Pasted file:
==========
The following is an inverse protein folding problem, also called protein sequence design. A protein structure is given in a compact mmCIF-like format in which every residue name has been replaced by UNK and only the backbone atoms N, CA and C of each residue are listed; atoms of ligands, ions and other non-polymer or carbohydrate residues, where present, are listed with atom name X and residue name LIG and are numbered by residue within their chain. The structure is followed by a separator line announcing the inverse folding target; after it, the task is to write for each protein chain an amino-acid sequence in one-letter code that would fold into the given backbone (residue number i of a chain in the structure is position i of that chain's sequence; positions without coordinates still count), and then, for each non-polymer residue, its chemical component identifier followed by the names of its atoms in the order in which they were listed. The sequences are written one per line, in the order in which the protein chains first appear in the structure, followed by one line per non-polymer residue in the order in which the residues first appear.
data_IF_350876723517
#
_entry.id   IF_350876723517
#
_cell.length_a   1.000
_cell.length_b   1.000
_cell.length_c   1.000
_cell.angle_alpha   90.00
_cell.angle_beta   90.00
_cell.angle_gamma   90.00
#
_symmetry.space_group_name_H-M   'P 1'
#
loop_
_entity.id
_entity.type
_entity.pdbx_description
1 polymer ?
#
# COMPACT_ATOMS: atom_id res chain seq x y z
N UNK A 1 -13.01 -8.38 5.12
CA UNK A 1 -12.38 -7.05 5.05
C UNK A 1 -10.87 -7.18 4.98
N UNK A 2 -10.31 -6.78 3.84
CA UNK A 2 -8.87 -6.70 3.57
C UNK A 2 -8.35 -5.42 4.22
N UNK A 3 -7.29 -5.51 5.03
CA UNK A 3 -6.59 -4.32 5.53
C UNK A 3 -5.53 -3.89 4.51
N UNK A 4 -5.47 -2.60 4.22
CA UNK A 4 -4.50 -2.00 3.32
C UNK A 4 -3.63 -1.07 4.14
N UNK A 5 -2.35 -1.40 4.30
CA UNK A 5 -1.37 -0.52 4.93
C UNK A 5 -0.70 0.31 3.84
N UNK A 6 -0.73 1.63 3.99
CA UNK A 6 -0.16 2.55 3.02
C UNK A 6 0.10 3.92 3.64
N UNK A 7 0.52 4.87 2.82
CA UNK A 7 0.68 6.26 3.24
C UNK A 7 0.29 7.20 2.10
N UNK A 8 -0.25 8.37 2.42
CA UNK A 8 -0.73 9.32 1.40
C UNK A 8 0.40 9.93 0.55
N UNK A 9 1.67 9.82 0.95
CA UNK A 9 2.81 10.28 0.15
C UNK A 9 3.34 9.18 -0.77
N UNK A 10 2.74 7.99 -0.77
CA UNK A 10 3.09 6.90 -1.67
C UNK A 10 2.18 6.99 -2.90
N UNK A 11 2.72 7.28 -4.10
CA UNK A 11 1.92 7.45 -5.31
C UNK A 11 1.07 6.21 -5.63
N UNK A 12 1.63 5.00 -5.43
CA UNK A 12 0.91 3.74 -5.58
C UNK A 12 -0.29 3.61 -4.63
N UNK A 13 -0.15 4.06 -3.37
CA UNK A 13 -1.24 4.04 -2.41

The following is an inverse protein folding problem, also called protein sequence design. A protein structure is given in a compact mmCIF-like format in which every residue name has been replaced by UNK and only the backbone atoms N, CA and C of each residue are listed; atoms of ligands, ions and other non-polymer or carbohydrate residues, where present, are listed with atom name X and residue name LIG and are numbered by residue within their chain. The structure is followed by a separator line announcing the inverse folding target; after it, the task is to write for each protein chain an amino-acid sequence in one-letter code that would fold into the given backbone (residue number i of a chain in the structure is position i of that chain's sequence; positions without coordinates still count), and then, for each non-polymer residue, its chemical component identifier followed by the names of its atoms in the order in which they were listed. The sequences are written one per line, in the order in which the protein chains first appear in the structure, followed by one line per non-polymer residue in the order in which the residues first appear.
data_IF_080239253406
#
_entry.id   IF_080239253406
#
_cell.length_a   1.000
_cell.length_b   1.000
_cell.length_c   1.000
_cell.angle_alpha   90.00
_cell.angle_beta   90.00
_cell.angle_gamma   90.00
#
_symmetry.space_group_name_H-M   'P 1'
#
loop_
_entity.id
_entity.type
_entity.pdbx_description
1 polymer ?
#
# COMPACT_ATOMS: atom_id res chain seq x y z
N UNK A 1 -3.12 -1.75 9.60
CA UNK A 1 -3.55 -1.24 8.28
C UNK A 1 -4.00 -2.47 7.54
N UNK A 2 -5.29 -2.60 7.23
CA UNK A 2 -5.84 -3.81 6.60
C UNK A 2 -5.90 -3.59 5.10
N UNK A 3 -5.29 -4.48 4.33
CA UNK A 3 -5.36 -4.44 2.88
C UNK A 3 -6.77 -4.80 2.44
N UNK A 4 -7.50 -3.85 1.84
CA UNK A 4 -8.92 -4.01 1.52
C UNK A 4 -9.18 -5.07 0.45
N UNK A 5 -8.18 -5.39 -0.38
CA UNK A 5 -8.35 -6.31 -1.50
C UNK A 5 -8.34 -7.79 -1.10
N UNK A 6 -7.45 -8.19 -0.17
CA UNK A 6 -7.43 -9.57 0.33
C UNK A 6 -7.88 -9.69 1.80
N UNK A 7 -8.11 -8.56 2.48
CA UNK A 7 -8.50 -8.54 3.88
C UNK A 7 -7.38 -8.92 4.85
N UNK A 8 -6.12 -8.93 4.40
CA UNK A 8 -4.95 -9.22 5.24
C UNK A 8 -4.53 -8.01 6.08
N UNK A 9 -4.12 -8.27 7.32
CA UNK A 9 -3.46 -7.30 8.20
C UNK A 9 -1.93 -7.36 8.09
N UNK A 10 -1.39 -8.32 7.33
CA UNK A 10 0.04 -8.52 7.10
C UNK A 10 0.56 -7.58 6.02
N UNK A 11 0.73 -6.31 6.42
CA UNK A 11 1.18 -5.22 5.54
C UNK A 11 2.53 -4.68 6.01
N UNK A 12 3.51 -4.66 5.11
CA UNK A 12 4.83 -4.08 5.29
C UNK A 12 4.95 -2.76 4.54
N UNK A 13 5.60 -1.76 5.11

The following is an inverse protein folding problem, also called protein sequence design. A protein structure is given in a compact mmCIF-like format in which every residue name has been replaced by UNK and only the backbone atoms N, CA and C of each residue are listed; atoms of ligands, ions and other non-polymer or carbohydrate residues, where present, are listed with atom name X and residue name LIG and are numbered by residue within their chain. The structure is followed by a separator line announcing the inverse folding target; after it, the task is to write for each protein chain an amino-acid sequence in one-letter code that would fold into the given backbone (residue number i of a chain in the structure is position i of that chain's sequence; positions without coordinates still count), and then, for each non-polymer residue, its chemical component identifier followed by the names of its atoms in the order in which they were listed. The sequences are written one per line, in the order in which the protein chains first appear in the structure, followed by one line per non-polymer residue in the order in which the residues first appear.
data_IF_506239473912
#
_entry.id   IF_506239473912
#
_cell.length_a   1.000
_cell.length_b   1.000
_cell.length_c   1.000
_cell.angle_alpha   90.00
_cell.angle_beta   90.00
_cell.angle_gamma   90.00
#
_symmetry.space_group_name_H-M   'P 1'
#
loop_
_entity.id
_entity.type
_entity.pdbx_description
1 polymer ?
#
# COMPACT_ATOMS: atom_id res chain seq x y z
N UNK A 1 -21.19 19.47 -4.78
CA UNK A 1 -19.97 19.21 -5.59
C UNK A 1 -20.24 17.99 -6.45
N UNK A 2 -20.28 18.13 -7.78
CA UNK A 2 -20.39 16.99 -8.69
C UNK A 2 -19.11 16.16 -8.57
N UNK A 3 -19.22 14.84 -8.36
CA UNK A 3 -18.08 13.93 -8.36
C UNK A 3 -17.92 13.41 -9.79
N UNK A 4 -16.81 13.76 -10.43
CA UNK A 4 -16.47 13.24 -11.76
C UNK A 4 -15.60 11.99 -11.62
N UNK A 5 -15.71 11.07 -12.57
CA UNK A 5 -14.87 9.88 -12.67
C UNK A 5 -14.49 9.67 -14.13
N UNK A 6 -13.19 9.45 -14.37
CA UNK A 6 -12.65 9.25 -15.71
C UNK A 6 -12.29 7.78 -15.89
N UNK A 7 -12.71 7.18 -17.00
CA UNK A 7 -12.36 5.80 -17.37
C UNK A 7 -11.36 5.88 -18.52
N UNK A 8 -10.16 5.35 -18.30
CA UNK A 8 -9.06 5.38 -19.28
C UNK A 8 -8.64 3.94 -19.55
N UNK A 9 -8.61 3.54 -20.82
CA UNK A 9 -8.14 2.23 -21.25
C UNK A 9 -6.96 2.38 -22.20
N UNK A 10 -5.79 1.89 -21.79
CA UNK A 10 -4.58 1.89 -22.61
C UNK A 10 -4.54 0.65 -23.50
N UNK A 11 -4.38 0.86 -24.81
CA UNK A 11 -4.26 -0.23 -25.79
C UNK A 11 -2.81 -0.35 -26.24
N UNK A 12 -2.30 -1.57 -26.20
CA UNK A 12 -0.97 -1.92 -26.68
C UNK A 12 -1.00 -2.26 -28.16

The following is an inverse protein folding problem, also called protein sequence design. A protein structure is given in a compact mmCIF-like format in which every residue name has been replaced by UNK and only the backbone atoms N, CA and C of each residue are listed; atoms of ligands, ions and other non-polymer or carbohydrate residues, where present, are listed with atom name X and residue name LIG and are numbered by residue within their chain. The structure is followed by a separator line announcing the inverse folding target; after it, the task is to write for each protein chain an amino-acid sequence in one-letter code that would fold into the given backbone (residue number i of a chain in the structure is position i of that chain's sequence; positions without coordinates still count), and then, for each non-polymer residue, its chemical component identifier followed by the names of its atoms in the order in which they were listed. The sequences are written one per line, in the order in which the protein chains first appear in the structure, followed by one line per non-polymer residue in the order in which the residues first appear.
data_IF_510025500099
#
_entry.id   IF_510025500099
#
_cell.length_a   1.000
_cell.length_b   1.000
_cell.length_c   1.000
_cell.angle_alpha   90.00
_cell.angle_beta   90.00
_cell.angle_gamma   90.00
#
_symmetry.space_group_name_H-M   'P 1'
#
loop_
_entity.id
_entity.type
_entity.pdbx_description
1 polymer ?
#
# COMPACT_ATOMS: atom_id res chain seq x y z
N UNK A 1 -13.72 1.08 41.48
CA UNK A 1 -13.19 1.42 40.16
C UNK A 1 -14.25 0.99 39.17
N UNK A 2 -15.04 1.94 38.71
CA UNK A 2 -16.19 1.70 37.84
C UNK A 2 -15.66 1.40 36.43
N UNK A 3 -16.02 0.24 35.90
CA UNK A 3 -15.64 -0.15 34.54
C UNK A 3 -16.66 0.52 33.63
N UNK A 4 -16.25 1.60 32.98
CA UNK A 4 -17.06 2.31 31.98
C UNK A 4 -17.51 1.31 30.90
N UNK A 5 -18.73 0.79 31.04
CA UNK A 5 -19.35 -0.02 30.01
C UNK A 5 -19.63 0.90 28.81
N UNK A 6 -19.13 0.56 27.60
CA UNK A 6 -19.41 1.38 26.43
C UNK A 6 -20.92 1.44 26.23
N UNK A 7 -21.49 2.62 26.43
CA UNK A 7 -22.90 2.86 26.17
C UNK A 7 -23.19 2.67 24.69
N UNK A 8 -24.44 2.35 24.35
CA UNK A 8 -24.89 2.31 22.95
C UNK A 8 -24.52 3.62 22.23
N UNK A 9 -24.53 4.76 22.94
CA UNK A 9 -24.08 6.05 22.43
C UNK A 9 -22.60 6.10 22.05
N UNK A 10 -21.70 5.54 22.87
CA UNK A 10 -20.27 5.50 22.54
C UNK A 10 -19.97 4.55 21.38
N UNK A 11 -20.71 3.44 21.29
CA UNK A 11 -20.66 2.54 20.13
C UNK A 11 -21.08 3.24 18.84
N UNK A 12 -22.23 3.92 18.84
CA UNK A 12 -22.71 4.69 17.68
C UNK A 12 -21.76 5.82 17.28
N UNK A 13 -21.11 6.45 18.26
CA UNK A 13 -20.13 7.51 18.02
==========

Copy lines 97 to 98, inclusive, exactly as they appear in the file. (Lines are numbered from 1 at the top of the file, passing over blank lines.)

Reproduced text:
CA UNK A 6 -7.43 -9.57 0.33
C UNK A 6 -7.88 -9.69 1.80